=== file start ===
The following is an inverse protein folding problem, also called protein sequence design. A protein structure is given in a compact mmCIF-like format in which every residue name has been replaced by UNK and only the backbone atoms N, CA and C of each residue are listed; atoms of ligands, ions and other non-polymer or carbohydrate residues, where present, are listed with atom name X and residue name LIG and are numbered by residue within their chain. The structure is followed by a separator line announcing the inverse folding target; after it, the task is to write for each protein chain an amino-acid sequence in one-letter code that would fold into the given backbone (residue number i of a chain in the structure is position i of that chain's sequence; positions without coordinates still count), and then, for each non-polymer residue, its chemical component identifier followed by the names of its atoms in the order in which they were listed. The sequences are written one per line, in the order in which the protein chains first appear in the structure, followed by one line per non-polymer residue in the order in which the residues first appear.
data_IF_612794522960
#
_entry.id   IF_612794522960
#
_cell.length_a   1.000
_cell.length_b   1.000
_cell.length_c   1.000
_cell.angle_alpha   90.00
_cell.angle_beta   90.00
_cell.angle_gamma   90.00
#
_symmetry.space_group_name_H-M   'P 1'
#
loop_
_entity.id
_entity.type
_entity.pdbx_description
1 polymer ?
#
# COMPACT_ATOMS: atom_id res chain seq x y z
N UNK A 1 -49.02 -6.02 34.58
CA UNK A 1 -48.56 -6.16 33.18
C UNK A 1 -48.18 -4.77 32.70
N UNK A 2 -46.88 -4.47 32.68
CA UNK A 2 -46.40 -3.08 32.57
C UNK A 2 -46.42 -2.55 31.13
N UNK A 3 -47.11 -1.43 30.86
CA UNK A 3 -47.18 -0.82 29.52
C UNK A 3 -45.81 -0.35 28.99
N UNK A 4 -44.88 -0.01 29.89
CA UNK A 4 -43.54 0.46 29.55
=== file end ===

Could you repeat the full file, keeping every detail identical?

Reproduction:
The following is an inverse protein folding problem, also called protein sequence design. A protein structure is given in a compact mmCIF-like format in which every residue name has been replaced by UNK and only the backbone atoms N, CA and C of each residue are listed; atoms of ligands, ions and other non-polymer or carbohydrate residues, where present, are listed with atom name X and residue name LIG and are numbered by residue within their chain. The structure is followed by a separator line announcing the inverse folding target; after it, the task is to write for each protein chain an amino-acid sequence in one-letter code that would fold into the given backbone (residue number i of a chain in the structure is position i of that chain's sequence; positions without coordinates still count), and then, for each non-polymer residue, its chemical component identifier followed by the names of its atoms in the order in which they were listed. The sequences are written one per line, in the order in which the protein chains first appear in the structure, followed by one line per non-polymer residue in the order in which the residues first appear.
data_IF_612794522960
#
_entry.id   IF_612794522960
#
_cell.length_a   1.000
_cell.length_b   1.000
_cell.length_c   1.000
_cell.angle_alpha   90.00
_cell.angle_beta   90.00
_cell.angle_gamma   90.00
#
_symmetry.space_group_name_H-M   'P 1'
#
loop_
_entity.id
_entity.type
_entity.pdbx_description
1 polymer ?
#
# COMPACT_ATOMS: atom_id res chain seq x y z
N UNK A 1 -49.02 -6.02 34.58
CA UNK A 1 -48.56 -6.16 33.18
C UNK A 1 -48.18 -4.77 32.70
N UNK A 2 -46.88 -4.47 32.68
CA UNK A 2 -46.40 -3.08 32.57
C UNK A 2 -46.42 -2.55 31.13
N UNK A 3 -47.11 -1.43 30.86
CA UNK A 3 -47.18 -0.82 29.52
C UNK A 3 -45.81 -0.35 28.99
N UNK A 4 -44.88 -0.01 29.89
CA UNK A 4 -43.54 0.46 29.55